From Arbon to Münsterlingen
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A couple of hours’ walk northwest of Rorschach – or a short hop by train or boat – is the ancient village of ARBON, reputedly the point at which Columba and Gallus stepped ashore. Walk left from the train station for about ten minutes to reach the tranquil village centre, marked by the spire of the Kirche St Martin, with, in its grounds, the tiny eleventh-century Galluskapelle. Adjacent is the sixteenth-century Schloss Arbon, now housing a small historical museum devoted to the town, of only passing interest (May–Sept daily 2–5pm; March, April, Oct & Nov Sun 2–5pm; Fr.2). The old streets nearby hold a number of interesting half-timbered buildings, most seventeenth- or eighteenth-century. The little disused chapel on Kapellgasse was built in 1390, but deconsecrated in 1777 and is now daubed with graffiti.

Some 7km further along the shore is Romanshorn, a run-of-the-mill lakeside resort with nothing much to see or do other than take the car ferry across to Friedrichshafen on the German shore. Continuing along the lakeshore, a couple of kilometres before Kreuzlingen lies the village of Münsterlingen, worth stopping in to visit its extraordinary sixteenth-century Baroque church, originally part of a Benedictine convent (Münster). The interior is beautifully decorated, with a spectacularly lavish altarpiece flanked by twisted gilt and turquoise columns, and a cupola overhead painted with a trompe l’oeil fresco: the abbess of the convent in the 1680s was related to master sculptor Christof Daniel Schenck from Konstanz, and brought him in to do some of the decoration and to sculpt the wood figures still on display in the church. A particularly striking altar curtain dating from 1565, used during Lent to hide the glory of the altar, hangs to one side, with an image of Christ on the cross surrounded by depictions of highly symbolic objects connected with the Passion – a rooster clutching a key, the head of Judas, a hammer and nails, three dice, and so on.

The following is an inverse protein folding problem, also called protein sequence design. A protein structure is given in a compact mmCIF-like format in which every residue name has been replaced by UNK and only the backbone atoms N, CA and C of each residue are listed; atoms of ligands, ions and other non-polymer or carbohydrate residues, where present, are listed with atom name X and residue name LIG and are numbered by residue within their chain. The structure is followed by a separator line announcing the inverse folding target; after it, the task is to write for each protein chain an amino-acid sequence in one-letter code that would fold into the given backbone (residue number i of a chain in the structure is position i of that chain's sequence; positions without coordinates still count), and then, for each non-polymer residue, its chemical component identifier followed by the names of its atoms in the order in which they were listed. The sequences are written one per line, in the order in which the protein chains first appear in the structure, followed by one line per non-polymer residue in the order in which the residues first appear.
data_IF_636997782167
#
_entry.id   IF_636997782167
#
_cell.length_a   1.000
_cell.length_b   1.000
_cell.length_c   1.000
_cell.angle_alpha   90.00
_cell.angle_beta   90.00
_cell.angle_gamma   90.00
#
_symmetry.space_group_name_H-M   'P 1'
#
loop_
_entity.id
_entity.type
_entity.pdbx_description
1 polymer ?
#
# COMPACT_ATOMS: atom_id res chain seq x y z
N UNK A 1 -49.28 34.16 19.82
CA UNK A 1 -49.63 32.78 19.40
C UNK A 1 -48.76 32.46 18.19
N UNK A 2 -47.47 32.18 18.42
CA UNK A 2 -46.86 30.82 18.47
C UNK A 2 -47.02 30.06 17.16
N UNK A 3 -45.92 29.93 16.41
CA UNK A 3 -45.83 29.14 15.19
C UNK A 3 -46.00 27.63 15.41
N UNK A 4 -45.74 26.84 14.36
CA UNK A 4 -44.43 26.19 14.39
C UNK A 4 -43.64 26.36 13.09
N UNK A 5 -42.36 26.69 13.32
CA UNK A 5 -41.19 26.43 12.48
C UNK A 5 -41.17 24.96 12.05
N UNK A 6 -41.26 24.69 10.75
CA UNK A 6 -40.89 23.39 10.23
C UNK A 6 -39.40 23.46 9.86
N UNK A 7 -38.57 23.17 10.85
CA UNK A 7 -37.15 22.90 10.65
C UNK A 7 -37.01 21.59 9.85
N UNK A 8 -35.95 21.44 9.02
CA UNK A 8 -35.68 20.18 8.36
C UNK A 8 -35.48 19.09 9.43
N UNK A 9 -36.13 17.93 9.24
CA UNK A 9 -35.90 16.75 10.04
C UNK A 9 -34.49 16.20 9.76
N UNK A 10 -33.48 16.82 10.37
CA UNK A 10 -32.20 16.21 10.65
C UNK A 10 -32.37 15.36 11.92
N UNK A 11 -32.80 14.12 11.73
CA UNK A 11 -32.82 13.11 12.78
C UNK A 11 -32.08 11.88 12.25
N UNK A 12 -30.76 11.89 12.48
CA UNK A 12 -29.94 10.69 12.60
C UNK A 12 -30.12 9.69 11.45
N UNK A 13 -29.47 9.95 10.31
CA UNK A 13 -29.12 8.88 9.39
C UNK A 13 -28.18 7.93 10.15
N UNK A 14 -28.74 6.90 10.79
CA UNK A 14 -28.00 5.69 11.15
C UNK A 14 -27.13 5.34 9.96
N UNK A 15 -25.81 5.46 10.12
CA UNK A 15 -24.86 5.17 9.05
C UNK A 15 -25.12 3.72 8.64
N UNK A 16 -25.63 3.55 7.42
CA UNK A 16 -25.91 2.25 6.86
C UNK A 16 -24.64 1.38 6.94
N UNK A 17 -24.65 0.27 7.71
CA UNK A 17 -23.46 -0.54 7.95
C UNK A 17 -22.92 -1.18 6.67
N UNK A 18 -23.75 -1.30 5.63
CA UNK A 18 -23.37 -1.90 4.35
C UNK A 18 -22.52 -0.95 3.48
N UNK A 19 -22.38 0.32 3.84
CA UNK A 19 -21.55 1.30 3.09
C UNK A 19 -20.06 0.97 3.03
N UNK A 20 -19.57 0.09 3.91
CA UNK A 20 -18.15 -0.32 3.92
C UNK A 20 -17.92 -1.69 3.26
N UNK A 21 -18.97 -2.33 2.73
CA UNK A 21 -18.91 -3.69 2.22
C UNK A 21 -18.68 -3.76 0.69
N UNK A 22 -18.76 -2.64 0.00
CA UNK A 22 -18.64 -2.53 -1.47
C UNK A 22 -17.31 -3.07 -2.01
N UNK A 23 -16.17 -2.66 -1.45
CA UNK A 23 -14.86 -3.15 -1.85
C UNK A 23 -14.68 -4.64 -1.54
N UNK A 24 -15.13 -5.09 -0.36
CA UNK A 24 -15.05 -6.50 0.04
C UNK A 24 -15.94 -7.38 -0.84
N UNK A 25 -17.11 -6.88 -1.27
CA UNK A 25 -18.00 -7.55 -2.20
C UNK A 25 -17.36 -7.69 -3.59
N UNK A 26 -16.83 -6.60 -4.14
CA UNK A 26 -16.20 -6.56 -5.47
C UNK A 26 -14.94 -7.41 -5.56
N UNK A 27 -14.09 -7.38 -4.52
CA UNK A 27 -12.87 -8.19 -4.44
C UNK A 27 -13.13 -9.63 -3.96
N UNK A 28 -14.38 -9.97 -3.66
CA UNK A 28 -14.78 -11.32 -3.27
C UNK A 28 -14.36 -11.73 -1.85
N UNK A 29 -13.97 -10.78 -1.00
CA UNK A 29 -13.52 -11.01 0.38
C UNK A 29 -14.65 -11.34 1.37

The most interesting story of Münsterlingen church begins in the sixteenth century when the climate was considerably chillier than it is today; during that century, it is said, the lake froze solid six or seven times. One winter, as the Reformation was taking hold in Münsterlingen, a church official from Hagnau, a town on the German bank opposite, walked across the frozen lake to Münsterlingen, where the church was being emptied of its decoration. He managed to save a single statuette of John the Baptist from the depradations of the Protestant iconoclasts, and took it back to Hagnau for safekeeping. When the lake froze again some years later, he remembered his journey, and brought the statuette back. Ever since then, a freezing of the lake has been the sign for a solemn procession to be made across the ice to take the statuette back to the opposite shore. In 1830, Münsterlingen’s clergy and villagers delivered the figurine to Hagnau, where it remained until the harsh winter of 1963, when the ice was solid enough to return it to Münsterlingen church. There it still sits, awaiting the next icy spell – although the statuette on display is a copy of the original, which is kept under lock and key in the crypt.

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